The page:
When it was finally time for our corral to start, we all started to get a little emotional. Jen provided hugs to each of us and I tried not to cry. Before I knew it corral M was off and running. I watched as the others speed up to stick to the 5:30/2:45 pacer and I hung back and settled into my 13 min/mile run walk pace. I would have liked to have been with them longer, but this was my plan and my race. For better or worse it was mine to run alone. I did my best to do the walk portion as fast as I could. I am not a naturally fast walker, but I was trying to make up for the weakness of my hips with strong arm movements to propel me along. I did speed up a little in those first couple of miles to get away from a runner who fastened a cow bell to his running belt. I checked by heart rate and it was around 160 so I felt good and relaxed. That was my whole mantra in the beginning, to run relaxed. I told myself that these first miles should feel easy.
I made my way to the border crossing a little before sunrise. It was actually my first time going into Canada. I had been near the border several times but had never had any real reason to go across. The border patrol was mostly friendly and a few of them have high fives. The largest hill of the day is was the winding highway on ramp to get on the Ambassador Bridge and then I had to tackle the long slope of the first half of the bridge. Lots of people were stopping to take selfies on the bridge. I did take a picture during a walk break though.
At the end of the bridge there was a DJ welcoming us to Canada, “home of hockey, curling, and free health care” I’m not sure where in Canada he was originally from, but it was amazing how Canadian his accent was for being right on the border.
I made my way off the bridge and skipped a walk break because I thought I might go ahead and take a porta potty break. I didn’t need to go too bad, but I could tell that I would have to make a stop eventually because I had a large Gatorade in the start coral. There were a ton of pota johns after the bridge, but there were also a ton of people waiting. I told myself that would be fine to wait and moved along. I also started to feel some discomfort in my right foot, but it subsided after a walk break.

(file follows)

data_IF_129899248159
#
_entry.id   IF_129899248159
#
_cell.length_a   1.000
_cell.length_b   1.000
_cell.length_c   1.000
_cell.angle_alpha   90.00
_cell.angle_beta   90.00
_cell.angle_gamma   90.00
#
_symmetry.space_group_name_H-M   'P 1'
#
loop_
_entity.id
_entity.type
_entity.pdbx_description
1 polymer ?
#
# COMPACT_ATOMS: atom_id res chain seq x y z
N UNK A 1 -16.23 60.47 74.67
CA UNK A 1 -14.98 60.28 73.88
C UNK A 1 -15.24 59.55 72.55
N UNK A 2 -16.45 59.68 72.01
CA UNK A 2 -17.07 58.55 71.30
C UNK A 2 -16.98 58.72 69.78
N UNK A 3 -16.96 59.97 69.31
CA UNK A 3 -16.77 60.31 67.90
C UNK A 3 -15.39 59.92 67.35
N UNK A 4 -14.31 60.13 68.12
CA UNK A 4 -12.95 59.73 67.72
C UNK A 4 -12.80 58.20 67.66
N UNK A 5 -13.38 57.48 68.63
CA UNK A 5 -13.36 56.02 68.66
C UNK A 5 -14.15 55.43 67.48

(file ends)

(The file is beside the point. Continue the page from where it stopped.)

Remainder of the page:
The road on that side of the border is right along the river next to the Veteran’s park. It was nice and scenic, but it got a tad chilly because of the wind. The crowds were still very thick as we passed the 1st relay hand off. After a couple of miles in Canada it was time to wind our way up to the entrance to the tunnel. It was loud throughout this art with various DJs and the crowd. Two of my walk breaks were about 2:30 min instead of 1:30 min because I couldn’t hear the beep!
The tunnel was my least favorite stretch of running. It was muggy, crowded, and dark. The satellite reception goes out in the tunnel; I bought a Garmin foot pod so that my distance would be recorded during this section of the race. I’m not as much as a slave to my Garmin as I used to be, but having the foot pod alleviated a little mental pain, and the last thing I wanted to do was to have something small like a missing Garmin mile get in my head. Lots of runners were stopping to take pictures of themselves at the border. I was not going to spend any more time in the tunnel and even subconsciously picked up the pace for the whole mile through there.
After leaving the tunnel I was greeted by the best spectator crowd of the day. There were lots of signs and well wishes. I actually got one “Go Star” through there. The next several miles passed quickly as we ran towards the iconic GM tower. As we neared the marathon/half marathon turn off there were several tailgate parties going on for the Lion’s game that started at 1.